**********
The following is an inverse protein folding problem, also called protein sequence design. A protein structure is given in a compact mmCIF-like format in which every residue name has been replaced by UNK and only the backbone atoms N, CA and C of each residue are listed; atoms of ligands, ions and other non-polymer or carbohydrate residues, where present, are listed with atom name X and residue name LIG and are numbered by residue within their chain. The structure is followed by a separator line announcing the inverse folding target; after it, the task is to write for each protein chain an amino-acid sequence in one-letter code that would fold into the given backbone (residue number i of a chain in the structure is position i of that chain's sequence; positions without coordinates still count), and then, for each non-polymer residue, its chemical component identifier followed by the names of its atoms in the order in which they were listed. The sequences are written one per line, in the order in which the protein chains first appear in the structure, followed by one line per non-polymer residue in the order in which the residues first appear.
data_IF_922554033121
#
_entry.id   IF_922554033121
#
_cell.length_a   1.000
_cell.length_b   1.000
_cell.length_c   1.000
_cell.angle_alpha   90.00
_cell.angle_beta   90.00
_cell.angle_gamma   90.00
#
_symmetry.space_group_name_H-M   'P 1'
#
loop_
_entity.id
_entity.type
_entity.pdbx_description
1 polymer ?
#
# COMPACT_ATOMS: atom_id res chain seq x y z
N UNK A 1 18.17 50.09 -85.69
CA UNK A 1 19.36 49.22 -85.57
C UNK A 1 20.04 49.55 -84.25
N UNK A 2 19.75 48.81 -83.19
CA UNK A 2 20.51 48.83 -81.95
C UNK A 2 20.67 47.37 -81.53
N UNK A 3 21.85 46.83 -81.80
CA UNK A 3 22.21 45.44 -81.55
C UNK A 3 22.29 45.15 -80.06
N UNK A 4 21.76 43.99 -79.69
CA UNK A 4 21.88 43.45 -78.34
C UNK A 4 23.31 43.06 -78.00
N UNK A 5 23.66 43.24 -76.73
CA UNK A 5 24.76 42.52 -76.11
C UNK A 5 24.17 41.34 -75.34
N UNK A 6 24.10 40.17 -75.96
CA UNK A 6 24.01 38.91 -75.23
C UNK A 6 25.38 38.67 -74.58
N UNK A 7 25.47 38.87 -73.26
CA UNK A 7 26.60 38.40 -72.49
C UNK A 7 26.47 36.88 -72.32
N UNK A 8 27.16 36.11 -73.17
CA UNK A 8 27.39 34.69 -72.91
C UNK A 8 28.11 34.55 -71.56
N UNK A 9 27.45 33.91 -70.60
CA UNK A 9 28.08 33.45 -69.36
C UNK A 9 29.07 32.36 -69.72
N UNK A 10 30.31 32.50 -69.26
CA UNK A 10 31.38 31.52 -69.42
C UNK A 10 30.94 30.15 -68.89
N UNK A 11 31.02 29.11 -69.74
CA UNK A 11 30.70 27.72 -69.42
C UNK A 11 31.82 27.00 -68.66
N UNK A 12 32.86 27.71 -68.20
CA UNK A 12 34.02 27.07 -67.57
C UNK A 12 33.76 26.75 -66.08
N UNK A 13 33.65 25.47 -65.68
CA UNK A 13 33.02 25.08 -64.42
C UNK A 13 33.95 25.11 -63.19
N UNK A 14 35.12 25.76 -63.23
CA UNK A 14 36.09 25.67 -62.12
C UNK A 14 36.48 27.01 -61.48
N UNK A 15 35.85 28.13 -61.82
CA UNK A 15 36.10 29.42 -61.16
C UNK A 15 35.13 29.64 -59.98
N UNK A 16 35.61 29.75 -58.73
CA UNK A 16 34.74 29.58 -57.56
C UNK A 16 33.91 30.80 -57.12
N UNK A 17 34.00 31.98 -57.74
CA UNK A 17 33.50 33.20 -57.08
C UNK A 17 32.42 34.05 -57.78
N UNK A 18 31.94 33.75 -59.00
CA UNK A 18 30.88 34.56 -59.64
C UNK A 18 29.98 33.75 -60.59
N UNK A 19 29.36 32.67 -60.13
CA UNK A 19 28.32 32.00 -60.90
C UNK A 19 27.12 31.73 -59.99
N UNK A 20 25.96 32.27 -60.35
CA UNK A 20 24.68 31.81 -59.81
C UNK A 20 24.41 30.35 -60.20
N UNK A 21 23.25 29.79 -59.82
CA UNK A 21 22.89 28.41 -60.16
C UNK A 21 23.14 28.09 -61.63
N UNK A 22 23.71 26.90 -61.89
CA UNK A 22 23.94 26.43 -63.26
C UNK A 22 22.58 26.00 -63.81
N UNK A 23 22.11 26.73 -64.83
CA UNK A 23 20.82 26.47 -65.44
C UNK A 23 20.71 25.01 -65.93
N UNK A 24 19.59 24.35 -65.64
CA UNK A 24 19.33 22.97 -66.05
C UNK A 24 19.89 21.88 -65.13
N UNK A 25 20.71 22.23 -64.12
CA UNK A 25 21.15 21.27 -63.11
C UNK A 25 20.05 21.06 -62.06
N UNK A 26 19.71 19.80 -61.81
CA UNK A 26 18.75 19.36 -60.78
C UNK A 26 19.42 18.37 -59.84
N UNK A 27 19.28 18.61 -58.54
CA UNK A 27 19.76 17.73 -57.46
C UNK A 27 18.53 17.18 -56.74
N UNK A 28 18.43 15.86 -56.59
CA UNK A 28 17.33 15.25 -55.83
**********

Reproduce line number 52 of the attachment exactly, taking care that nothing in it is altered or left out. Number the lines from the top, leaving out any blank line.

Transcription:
N UNK A 11 31.02 29.11 -69.74